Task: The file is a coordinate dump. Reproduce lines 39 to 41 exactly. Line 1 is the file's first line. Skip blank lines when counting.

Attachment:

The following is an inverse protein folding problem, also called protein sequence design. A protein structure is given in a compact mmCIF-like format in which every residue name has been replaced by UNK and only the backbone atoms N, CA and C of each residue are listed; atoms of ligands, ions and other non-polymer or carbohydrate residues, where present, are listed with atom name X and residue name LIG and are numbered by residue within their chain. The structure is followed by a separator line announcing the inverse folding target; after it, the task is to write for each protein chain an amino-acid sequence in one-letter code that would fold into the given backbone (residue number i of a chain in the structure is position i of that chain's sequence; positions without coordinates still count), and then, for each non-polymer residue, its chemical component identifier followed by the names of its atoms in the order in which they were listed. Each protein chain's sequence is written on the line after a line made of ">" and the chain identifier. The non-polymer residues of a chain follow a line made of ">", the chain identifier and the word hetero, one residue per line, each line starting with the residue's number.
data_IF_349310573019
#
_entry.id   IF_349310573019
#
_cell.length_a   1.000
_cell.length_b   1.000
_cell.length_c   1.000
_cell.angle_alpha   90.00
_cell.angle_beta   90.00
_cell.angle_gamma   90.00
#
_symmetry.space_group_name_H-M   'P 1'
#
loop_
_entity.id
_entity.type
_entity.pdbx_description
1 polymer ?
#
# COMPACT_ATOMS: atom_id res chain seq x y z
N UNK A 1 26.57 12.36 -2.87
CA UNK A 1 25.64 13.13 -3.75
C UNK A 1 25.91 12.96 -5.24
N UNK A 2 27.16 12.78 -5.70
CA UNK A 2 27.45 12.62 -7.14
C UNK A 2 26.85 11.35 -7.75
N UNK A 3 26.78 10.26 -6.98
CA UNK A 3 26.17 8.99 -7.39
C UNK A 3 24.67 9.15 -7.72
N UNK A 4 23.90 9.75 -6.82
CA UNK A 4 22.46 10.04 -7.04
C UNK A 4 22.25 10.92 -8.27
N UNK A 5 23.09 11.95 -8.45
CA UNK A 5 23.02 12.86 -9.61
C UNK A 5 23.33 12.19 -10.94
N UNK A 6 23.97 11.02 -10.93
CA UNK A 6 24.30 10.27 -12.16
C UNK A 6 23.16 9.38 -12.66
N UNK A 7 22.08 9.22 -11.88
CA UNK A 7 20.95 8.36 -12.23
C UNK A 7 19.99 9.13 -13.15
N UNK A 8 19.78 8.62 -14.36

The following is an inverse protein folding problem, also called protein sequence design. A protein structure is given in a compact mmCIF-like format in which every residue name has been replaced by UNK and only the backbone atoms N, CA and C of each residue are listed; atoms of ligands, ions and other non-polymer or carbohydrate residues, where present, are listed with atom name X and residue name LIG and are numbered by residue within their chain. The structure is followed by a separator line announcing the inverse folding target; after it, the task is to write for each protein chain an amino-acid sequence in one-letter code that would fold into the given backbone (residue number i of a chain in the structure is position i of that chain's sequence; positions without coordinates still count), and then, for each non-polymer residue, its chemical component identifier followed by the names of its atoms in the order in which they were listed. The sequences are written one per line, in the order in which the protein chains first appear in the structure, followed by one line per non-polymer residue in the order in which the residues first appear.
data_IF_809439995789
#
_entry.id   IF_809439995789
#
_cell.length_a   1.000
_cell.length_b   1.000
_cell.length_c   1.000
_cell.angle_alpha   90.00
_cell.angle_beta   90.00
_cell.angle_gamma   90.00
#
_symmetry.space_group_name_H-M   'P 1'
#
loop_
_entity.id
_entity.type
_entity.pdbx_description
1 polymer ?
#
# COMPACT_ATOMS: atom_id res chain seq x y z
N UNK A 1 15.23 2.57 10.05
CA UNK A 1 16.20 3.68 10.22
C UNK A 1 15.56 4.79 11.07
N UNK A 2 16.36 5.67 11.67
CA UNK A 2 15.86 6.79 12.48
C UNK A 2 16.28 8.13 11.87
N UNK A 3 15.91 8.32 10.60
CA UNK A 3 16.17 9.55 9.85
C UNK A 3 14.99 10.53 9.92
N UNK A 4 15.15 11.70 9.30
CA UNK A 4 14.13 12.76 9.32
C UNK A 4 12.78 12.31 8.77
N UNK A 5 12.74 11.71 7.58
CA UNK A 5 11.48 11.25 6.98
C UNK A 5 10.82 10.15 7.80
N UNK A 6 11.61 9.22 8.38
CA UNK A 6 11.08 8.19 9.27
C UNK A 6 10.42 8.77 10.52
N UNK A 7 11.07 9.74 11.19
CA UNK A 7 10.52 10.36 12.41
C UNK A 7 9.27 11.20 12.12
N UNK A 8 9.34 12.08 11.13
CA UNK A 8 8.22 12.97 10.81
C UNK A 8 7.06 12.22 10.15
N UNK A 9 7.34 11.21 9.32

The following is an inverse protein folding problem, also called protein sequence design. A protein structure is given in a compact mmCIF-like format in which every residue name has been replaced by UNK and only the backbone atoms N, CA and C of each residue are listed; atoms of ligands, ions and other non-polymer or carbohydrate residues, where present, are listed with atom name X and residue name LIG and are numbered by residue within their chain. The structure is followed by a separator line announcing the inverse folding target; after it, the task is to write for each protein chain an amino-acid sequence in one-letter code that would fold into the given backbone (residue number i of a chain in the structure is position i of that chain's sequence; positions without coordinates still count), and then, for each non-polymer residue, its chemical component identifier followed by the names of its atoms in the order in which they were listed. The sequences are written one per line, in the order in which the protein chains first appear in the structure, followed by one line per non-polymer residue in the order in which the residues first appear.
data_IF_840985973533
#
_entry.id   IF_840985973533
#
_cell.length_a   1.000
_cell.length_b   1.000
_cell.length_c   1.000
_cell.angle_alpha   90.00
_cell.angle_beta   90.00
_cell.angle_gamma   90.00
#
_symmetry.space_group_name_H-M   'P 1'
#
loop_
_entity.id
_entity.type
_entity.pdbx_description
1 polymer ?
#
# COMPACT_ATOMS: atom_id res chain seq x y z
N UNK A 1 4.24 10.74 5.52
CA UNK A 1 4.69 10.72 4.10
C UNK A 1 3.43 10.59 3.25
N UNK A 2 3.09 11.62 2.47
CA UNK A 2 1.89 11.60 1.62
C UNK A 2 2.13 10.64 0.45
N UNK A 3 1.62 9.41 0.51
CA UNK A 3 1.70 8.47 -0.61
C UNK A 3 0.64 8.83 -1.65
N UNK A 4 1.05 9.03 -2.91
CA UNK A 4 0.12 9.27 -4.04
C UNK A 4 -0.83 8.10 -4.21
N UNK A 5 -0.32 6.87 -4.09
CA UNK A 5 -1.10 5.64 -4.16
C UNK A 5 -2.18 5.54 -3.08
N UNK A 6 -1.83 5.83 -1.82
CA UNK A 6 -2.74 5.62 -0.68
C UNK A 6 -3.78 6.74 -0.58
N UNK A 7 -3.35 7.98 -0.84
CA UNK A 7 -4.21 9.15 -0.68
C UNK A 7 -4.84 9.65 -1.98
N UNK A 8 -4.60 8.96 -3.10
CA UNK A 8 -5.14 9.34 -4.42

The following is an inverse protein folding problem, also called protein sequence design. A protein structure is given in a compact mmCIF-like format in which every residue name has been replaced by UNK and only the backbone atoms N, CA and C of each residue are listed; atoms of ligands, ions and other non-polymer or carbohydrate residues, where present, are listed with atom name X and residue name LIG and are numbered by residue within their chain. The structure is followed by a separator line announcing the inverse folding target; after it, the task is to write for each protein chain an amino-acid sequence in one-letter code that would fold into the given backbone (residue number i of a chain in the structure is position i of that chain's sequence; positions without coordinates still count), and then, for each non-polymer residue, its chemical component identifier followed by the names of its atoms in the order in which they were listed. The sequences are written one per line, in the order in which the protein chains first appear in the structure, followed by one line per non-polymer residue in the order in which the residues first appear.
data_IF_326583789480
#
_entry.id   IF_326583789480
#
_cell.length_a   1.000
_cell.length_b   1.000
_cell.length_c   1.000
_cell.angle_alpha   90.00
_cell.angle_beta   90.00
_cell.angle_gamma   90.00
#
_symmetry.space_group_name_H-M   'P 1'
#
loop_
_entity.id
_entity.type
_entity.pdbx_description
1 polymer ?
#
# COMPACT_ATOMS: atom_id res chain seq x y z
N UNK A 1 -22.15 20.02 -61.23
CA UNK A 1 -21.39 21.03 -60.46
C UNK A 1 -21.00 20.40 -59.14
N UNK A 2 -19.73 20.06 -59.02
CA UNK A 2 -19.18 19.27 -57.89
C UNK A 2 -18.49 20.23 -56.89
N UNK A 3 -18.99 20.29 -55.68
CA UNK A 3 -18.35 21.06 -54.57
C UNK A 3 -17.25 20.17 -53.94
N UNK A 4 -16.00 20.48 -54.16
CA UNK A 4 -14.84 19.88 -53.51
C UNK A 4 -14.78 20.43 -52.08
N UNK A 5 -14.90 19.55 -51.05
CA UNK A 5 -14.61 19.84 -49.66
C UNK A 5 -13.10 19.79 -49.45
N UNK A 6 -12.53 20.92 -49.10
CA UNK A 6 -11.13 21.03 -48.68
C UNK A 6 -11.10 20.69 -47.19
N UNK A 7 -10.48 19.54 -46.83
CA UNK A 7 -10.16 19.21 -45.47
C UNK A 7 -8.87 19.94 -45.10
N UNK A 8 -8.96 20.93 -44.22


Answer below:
C UNK A 6 23.16 9.38 -12.66
N UNK A 7 22.08 9.22 -11.88
CA UNK A 7 20.95 8.36 -12.23